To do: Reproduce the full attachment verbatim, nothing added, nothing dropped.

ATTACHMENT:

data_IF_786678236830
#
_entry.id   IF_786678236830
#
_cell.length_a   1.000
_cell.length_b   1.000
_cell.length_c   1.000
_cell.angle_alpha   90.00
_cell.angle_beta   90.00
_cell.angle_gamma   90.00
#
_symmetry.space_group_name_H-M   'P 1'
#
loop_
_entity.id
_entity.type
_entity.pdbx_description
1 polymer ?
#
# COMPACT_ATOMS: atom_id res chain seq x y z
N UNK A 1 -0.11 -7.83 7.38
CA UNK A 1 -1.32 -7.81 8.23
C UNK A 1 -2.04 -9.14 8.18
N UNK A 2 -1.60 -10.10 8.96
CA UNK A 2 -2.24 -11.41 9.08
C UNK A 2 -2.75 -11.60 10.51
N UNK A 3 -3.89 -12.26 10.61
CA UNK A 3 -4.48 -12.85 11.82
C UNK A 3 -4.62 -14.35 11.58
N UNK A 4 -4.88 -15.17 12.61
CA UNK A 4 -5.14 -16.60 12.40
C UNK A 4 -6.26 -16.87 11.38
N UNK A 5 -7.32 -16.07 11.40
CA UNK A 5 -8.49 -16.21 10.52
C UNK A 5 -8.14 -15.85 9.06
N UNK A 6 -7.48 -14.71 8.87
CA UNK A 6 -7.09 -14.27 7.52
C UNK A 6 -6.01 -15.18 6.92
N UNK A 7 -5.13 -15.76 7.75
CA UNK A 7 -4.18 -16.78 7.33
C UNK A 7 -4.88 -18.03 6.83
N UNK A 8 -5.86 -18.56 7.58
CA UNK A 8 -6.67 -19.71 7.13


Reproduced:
data_IF_786678236830
#
_entry.id   IF_786678236830
#
_cell.length_a   1.000
_cell.length_b   1.000
_cell.length_c   1.000
_cell.angle_alpha   90.00
_cell.angle_beta   90.00
_cell.angle_gamma   90.00
#
_symmetry.space_group_name_H-M   'P 1'
#
loop_
_entity.id
_entity.type
_entity.pdbx_description
1 polymer ?
#
# COMPACT_ATOMS: atom_id res chain seq x y z
N UNK A 1 -0.11 -7.83 7.38
CA UNK A 1 -1.32 -7.81 8.23
C UNK A 1 -2.04 -9.14 8.18
N UNK A 2 -1.60 -10.10 8.96
CA UNK A 2 -2.24 -11.41 9.08
C UNK A 2 -2.75 -11.60 10.51
N UNK A 3 -3.89 -12.26 10.61
CA UNK A 3 -4.48 -12.85 11.82
C UNK A 3 -4.62 -14.35 11.58
N UNK A 4 -4.88 -15.17 12.61
CA UNK A 4 -5.14 -16.60 12.40
C UNK A 4 -6.26 -16.87 11.38
N UNK A 5 -7.32 -16.07 11.40
CA UNK A 5 -8.49 -16.21 10.52
C UNK A 5 -8.14 -15.85 9.06
N UNK A 6 -7.48 -14.71 8.87
CA UNK A 6 -7.09 -14.27 7.52
C UNK A 6 -6.01 -15.18 6.92
N UNK A 7 -5.13 -15.76 7.75
CA UNK A 7 -4.18 -16.78 7.33
C UNK A 7 -4.88 -18.03 6.83
N UNK A 8 -5.86 -18.56 7.58
CA UNK A 8 -6.67 -19.71 7.13